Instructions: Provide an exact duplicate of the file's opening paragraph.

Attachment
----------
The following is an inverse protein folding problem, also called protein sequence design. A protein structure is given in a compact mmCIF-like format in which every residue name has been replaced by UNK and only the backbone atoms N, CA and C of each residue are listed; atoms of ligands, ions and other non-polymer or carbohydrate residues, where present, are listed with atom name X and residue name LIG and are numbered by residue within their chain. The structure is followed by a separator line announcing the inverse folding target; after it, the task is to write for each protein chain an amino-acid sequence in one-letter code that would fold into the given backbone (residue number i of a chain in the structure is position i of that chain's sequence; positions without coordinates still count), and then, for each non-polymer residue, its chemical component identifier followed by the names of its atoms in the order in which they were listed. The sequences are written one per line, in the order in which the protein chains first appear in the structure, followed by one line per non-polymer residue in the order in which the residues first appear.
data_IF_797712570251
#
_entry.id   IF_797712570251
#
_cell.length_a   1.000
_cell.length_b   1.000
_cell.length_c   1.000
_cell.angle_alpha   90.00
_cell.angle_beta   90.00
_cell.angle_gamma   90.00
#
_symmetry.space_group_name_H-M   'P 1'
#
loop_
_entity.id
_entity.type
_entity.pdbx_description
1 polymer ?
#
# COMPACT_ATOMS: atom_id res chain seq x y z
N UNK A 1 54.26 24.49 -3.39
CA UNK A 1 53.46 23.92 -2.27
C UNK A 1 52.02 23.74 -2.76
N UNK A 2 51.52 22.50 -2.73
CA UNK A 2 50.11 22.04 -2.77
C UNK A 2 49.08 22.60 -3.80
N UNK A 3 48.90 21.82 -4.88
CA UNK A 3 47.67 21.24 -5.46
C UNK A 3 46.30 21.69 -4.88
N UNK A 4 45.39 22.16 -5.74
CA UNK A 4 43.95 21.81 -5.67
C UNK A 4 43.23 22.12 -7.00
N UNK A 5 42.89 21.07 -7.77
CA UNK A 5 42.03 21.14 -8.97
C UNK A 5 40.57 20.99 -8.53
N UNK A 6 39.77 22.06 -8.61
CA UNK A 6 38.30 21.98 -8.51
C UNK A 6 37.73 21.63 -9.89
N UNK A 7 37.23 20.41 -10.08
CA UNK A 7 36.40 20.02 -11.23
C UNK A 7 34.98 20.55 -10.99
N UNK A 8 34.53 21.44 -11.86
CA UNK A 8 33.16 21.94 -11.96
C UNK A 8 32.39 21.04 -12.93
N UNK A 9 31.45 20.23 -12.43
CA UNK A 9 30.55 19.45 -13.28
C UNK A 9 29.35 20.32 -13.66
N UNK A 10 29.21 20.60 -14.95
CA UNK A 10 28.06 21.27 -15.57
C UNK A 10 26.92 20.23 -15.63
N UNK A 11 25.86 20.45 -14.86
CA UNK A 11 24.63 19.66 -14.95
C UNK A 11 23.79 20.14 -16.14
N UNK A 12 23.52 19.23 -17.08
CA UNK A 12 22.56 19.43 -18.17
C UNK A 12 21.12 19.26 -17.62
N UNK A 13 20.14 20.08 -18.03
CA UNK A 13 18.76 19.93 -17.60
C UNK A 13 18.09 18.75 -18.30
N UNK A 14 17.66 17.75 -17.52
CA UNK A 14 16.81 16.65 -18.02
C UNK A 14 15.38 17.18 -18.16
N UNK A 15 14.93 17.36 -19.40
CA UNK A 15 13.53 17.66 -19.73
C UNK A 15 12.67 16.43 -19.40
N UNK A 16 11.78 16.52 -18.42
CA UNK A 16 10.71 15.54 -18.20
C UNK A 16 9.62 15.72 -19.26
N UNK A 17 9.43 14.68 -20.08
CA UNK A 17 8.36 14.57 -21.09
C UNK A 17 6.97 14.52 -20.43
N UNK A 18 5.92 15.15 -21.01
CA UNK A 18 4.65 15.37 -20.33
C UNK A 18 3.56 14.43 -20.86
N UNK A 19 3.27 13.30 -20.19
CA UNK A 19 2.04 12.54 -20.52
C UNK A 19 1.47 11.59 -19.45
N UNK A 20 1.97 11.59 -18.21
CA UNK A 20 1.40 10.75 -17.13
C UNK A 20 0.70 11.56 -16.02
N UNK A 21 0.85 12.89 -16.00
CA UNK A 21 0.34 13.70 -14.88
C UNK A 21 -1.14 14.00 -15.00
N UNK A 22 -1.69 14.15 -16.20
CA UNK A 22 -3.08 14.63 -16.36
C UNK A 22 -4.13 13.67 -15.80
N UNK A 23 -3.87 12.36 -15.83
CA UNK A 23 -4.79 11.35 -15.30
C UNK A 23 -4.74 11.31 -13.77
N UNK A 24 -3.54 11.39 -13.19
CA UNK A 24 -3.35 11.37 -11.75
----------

The following is an inverse protein folding problem, also called protein sequence design. A protein structure is given in a compact mmCIF-like format in which every residue name has been replaced by UNK and only the backbone atoms N, CA and C of each residue are listed; atoms of ligands, ions and other non-polymer or carbohydrate residues, where present, are listed with atom name X and residue name LIG and are numbered by residue within their chain. The structure is followed by a separator line announcing the inverse folding target; after it, the task is to write for each protein chain an amino-acid sequence in one-letter code that would fold into the given backbone (residue number i of a chain in the structure is position i of that chain's sequence; positions without coordinates still count), and then, for each non-polymer residue, its chemical component identifier followed by the names of its atoms in the order in which they were listed. The sequences are written one per line, in the order in which the protein chains first appear in the structure, followed by one line per non-polymer residue in the order in which the residues first appear.